Vitamin C and Covid-19: Associate Professor Anitra Carr

Anitra Carr is an associate professor at the Nutrition in Medicine Research Group, based at the University of Otago. Her research speciality is Vitamin C.

Can you briefly describe your work in this area? 

We are interested in the link between vitamin C and severe infections, such as pneumonia and sepsis, both of which are major complications of COVID-19. We have found that patients with pneumonia and sepsis have very low levels of vitamin C in their blood and a high prevalence of vitamin C deficiency, which suggests they have much higher requirements for the vitamin. 

In patients with pneumonia and sepsis we have also found high levels of oxidative stress, an imbalance between the generation of reactive oxygen species in the body and the ability of antioxidants to combat this. As vitamin C is a potent antioxidant, this elevated oxidative stress could be both a cause and a consequence of the low vitamin C levels in these patients.

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We have also initiated two clinical trials in patients with pneumonia and sepsis at Christchurch Hospital. In these trials the patients will receive either vitamin C or a placebo control to determine if vitamin C administration to the patients will decrease their symptoms and improve their outcomes compared with the placebo control.

Why is it important we keep funding Vitamin C related research?

There is a lot of misinformation about vitamin C due to many studies being carried out inappropriately and as a result showing no effect of the vitamin, primarily due to faulty study design. Furthermore, over the past decade completely new functions for vitamin C have been discovered and these new mechanistic rationales need to be integrated into well-designed clinical studies. 

However, it is very difficult to obtain funding to carry out clinical research related to nutrients such as vitamin C. This is why it is important that organisations such as the CMRF continue to support vitamin C-related research, particularly since preliminary findings from around the world look very encouraging.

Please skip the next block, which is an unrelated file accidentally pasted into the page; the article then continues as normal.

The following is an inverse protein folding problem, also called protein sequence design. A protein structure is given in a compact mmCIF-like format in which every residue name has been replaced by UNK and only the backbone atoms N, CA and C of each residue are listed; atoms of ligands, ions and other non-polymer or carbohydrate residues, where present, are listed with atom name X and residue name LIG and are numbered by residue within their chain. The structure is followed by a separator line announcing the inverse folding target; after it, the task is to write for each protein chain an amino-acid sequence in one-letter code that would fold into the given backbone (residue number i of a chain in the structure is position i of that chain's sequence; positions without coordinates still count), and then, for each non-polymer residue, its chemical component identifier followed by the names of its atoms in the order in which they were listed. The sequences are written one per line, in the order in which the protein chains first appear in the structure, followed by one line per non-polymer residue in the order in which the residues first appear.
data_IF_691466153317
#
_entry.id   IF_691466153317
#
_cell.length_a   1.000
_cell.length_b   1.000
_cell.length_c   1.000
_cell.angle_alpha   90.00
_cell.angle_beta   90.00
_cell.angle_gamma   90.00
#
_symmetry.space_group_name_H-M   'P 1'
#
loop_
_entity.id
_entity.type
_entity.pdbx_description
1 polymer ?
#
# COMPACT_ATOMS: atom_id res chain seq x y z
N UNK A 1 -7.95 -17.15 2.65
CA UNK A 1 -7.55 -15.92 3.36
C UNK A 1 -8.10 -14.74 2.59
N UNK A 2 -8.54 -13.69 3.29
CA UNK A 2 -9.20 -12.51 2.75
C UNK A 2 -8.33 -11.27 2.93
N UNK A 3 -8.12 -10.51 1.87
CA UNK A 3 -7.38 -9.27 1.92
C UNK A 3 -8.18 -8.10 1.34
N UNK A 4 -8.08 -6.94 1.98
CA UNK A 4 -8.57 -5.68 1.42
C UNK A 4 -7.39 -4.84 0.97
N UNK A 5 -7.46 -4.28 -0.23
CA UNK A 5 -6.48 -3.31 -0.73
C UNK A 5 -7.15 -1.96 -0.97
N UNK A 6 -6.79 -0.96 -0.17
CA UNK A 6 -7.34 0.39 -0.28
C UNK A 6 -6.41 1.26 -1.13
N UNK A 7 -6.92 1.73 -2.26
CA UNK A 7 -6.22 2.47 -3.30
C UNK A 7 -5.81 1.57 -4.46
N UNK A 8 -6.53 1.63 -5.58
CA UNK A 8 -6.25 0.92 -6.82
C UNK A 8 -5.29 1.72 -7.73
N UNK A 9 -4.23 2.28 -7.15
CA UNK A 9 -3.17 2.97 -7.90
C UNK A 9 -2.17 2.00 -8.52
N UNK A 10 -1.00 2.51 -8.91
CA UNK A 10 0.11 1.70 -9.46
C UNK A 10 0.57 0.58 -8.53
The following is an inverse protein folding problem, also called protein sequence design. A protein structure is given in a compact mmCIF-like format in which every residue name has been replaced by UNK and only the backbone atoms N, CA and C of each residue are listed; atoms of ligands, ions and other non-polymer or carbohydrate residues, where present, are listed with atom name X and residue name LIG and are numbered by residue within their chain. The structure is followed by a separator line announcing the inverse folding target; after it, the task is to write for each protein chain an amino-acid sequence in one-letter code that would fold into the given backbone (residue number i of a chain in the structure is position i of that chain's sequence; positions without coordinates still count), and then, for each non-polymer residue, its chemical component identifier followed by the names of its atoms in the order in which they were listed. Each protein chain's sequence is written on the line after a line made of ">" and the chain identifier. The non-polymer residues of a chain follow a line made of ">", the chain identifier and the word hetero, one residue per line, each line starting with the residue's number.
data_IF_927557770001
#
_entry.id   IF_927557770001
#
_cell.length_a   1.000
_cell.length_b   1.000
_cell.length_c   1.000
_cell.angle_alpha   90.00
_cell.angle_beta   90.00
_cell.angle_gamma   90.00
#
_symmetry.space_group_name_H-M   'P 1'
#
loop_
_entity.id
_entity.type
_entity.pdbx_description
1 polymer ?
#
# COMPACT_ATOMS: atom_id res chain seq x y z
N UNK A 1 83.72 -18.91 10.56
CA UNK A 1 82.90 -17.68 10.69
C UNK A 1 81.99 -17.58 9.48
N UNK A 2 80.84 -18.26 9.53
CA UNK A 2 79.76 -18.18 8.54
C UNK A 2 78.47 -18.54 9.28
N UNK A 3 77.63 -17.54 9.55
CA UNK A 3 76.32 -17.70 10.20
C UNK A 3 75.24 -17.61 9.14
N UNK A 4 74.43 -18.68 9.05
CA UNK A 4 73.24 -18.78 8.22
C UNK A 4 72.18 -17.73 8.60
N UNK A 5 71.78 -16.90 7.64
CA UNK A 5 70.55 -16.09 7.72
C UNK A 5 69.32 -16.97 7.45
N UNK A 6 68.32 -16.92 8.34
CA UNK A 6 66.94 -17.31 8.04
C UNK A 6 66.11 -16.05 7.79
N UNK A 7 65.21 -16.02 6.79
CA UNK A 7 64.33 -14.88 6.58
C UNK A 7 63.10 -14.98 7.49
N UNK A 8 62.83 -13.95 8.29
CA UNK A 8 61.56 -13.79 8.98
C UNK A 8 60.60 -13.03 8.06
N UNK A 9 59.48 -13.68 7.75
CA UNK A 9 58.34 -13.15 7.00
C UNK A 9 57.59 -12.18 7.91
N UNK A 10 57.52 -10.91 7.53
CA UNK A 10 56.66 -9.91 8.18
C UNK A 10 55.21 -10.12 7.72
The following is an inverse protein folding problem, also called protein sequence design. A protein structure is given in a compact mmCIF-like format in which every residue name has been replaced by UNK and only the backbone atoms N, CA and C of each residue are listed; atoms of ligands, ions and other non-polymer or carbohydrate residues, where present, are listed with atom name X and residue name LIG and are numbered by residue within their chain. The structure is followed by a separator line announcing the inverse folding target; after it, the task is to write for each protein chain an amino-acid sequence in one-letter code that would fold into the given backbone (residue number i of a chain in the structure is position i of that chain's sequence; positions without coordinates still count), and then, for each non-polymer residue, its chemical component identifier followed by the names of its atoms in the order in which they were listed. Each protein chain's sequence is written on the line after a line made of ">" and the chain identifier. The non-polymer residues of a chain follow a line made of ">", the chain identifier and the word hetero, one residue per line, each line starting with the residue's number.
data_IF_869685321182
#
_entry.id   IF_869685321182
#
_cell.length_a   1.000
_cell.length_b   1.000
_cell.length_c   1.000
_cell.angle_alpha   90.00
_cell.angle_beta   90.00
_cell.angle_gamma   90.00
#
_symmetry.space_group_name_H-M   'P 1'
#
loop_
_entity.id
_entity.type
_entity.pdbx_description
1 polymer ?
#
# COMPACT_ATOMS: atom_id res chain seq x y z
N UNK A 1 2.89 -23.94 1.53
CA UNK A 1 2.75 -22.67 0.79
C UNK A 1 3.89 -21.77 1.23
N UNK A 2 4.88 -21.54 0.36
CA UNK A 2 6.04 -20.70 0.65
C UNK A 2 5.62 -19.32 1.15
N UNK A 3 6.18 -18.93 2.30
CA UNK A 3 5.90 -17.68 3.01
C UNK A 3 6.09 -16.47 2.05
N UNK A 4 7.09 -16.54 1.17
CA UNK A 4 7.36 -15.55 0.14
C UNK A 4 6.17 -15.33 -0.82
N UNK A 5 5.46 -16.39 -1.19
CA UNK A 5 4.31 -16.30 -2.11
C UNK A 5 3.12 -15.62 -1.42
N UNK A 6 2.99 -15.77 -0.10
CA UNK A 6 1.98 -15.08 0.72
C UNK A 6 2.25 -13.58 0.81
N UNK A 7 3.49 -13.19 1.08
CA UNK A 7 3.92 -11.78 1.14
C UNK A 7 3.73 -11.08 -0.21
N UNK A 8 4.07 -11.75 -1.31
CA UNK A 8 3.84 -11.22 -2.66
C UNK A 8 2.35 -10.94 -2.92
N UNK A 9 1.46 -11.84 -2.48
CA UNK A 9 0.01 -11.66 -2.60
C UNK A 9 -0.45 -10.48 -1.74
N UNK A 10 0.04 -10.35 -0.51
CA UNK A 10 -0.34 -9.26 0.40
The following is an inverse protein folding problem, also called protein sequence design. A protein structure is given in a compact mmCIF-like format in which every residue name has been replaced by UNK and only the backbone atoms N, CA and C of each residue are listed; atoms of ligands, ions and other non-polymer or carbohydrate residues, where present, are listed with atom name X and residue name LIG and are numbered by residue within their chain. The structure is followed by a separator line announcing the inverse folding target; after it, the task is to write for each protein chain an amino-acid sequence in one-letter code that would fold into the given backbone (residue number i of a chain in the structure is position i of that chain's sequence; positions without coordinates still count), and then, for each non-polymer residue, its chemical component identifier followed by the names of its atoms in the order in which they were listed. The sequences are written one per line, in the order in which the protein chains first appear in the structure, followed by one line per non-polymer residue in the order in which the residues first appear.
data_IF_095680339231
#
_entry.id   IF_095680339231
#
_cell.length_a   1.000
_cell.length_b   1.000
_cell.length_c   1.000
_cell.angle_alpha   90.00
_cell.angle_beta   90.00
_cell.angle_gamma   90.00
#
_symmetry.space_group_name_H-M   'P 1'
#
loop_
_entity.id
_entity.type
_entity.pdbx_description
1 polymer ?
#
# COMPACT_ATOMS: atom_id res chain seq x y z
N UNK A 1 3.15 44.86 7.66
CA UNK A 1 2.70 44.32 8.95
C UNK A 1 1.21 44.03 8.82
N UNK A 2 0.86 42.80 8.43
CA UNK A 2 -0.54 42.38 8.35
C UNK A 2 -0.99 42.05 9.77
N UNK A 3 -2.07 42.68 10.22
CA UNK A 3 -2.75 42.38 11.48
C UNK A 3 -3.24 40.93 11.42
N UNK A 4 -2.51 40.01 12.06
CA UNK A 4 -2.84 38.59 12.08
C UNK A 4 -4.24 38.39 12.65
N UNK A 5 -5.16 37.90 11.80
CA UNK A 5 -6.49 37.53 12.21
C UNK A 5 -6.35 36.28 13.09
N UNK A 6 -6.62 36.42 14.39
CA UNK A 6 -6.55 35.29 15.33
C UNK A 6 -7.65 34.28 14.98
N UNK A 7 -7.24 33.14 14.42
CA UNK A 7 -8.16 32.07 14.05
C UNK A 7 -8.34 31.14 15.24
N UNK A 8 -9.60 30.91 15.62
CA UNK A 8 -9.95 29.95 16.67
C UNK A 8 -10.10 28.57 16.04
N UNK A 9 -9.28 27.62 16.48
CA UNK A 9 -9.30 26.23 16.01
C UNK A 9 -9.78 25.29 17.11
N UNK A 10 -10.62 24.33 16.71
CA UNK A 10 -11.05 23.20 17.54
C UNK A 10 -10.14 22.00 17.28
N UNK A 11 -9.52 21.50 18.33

How has funding from Canterbury Medical Research Foundation impacted your work?

Funding from the CMRF helped me to become an independent researcher by providing initial support for my clinical research until I was able to obtain major research funding from the Health Research Council. I am now the director of a research group at UOC, the Nutrition in Medicine Research Group, however, I am still completely dependent upon obtaining ongoing grant funding in order to continue with my research programme.

Medical research is absolutely vital to the health and prosperity of New Zealand and New Zealanders. Although there have not been enough COVID-19 cases in NZ hospitals to carry out clinical studies with these patients, there is still a lot of related biomedical and clinical research that is important to carry out in case of future viral outbreaks. The CMRF is able to fund small biomedical projects and contribute to the cost of running larger clinical studies.

For more Covid-19 related news click here

To read more about Anitra’s CMRF funded work click here

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